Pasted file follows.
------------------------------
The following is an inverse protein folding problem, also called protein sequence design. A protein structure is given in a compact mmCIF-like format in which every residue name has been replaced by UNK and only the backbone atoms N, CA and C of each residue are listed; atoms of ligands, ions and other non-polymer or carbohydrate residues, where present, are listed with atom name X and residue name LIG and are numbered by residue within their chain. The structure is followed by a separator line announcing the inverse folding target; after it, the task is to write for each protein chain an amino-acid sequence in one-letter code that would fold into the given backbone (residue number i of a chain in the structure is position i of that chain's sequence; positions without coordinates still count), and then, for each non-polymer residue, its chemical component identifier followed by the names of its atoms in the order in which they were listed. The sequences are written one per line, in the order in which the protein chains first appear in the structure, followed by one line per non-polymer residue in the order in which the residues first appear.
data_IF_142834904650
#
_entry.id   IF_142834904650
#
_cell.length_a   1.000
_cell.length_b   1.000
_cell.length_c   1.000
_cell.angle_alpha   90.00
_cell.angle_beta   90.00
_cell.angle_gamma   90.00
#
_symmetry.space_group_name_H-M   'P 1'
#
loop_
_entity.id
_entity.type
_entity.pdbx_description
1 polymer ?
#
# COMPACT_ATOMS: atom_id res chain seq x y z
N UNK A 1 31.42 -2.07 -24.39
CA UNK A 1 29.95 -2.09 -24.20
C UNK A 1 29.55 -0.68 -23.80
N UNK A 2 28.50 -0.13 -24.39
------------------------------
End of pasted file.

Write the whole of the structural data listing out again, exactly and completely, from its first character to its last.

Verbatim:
The following is an inverse protein folding problem, also called protein sequence design. A protein structure is given in a compact mmCIF-like format in which every residue name has been replaced by UNK and only the backbone atoms N, CA and C of each residue are listed; atoms of ligands, ions and other non-polymer or carbohydrate residues, where present, are listed with atom name X and residue name LIG and are numbered by residue within their chain. The structure is followed by a separator line announcing the inverse folding target; after it, the task is to write for each protein chain an amino-acid sequence in one-letter code that would fold into the given backbone (residue number i of a chain in the structure is position i of that chain's sequence; positions without coordinates still count), and then, for each non-polymer residue, its chemical component identifier followed by the names of its atoms in the order in which they were listed. The sequences are written one per line, in the order in which the protein chains first appear in the structure, followed by one line per non-polymer residue in the order in which the residues first appear.
data_IF_142834904650
#
_entry.id   IF_142834904650
#
_cell.length_a   1.000
_cell.length_b   1.000
_cell.length_c   1.000
_cell.angle_alpha   90.00
_cell.angle_beta   90.00
_cell.angle_gamma   90.00
#
_symmetry.space_group_name_H-M   'P 1'
#
loop_
_entity.id
_entity.type
_entity.pdbx_description
1 polymer ?
#
# COMPACT_ATOMS: atom_id res chain seq x y z
N UNK A 1 31.42 -2.07 -24.39
CA UNK A 1 29.95 -2.09 -24.20
C UNK A 1 29.55 -0.68 -23.80
N UNK A 2 28.50 -0.13 -24.39